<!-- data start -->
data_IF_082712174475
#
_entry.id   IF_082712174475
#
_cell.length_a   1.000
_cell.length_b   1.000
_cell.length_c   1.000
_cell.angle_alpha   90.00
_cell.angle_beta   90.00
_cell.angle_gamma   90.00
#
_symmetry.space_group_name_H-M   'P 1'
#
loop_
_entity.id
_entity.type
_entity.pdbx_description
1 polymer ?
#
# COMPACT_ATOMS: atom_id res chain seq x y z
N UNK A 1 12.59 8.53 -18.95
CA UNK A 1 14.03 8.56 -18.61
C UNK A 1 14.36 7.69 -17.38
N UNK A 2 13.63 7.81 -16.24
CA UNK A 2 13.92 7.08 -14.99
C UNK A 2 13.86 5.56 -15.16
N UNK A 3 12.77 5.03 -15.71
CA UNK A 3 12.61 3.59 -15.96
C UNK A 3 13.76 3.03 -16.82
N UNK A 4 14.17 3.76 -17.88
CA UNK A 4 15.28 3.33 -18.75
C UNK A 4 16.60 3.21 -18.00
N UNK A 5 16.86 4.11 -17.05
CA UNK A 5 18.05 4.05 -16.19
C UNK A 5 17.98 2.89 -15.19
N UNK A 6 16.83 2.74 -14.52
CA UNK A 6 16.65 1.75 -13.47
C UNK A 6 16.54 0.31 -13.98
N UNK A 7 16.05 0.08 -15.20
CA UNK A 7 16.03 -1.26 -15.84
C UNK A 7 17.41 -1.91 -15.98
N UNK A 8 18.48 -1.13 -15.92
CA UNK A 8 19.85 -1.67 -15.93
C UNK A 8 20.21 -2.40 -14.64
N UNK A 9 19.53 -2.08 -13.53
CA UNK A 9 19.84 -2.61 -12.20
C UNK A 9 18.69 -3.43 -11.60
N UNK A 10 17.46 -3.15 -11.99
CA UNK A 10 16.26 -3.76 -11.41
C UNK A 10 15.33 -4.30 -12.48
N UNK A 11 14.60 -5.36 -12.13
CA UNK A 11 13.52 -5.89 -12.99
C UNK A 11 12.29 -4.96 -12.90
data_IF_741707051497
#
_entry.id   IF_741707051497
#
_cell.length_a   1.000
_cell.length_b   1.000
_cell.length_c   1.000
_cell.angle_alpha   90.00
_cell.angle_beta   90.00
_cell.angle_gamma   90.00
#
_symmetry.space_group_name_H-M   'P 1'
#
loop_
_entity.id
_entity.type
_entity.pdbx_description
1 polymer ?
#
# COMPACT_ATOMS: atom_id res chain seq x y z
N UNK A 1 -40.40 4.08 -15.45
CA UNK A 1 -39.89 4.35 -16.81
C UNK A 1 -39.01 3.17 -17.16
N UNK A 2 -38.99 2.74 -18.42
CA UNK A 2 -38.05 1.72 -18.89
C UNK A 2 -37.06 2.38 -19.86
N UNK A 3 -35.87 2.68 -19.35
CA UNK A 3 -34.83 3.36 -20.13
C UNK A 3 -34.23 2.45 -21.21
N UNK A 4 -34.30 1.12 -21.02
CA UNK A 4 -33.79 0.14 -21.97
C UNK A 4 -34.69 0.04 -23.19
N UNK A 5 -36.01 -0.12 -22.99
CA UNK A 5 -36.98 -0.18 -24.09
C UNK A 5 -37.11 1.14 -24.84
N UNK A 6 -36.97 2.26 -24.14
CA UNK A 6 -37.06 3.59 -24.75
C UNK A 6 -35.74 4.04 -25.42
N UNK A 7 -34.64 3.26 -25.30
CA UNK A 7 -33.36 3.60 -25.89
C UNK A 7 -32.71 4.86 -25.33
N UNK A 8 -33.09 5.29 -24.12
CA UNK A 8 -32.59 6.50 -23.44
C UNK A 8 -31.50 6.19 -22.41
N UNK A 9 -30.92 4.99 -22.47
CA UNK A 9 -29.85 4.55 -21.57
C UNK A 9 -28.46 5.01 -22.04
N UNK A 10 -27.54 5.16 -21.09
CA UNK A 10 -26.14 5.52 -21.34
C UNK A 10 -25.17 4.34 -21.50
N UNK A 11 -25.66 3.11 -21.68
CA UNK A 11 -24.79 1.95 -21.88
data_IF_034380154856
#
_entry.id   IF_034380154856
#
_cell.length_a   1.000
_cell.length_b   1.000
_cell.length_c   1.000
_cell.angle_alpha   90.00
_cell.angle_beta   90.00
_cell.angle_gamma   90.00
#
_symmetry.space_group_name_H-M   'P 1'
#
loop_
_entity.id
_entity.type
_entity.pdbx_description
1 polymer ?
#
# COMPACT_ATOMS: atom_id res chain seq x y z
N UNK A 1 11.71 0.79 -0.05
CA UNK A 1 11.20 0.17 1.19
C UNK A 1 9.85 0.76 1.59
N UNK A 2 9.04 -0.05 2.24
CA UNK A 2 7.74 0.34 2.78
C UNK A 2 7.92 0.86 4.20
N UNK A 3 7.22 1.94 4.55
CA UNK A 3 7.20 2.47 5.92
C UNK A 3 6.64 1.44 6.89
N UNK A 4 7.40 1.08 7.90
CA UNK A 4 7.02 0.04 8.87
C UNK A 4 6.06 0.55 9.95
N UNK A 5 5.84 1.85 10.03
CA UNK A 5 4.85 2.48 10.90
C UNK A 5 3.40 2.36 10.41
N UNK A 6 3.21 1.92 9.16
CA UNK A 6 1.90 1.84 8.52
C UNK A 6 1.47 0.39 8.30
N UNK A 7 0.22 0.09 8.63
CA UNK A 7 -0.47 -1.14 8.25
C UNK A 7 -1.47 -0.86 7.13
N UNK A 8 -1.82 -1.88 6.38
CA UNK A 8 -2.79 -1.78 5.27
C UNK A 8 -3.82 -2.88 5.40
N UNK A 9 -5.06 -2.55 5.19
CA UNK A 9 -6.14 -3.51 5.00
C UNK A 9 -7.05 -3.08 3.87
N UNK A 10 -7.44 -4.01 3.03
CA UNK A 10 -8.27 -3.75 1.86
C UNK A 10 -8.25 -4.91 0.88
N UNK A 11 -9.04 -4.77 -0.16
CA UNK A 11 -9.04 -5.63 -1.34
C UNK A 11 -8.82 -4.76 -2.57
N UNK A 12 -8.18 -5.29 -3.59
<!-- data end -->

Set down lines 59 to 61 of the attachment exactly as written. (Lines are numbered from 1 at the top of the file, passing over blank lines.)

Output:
_cell.length_b   1.000
_cell.length_c   1.000
_cell.angle_alpha   90.00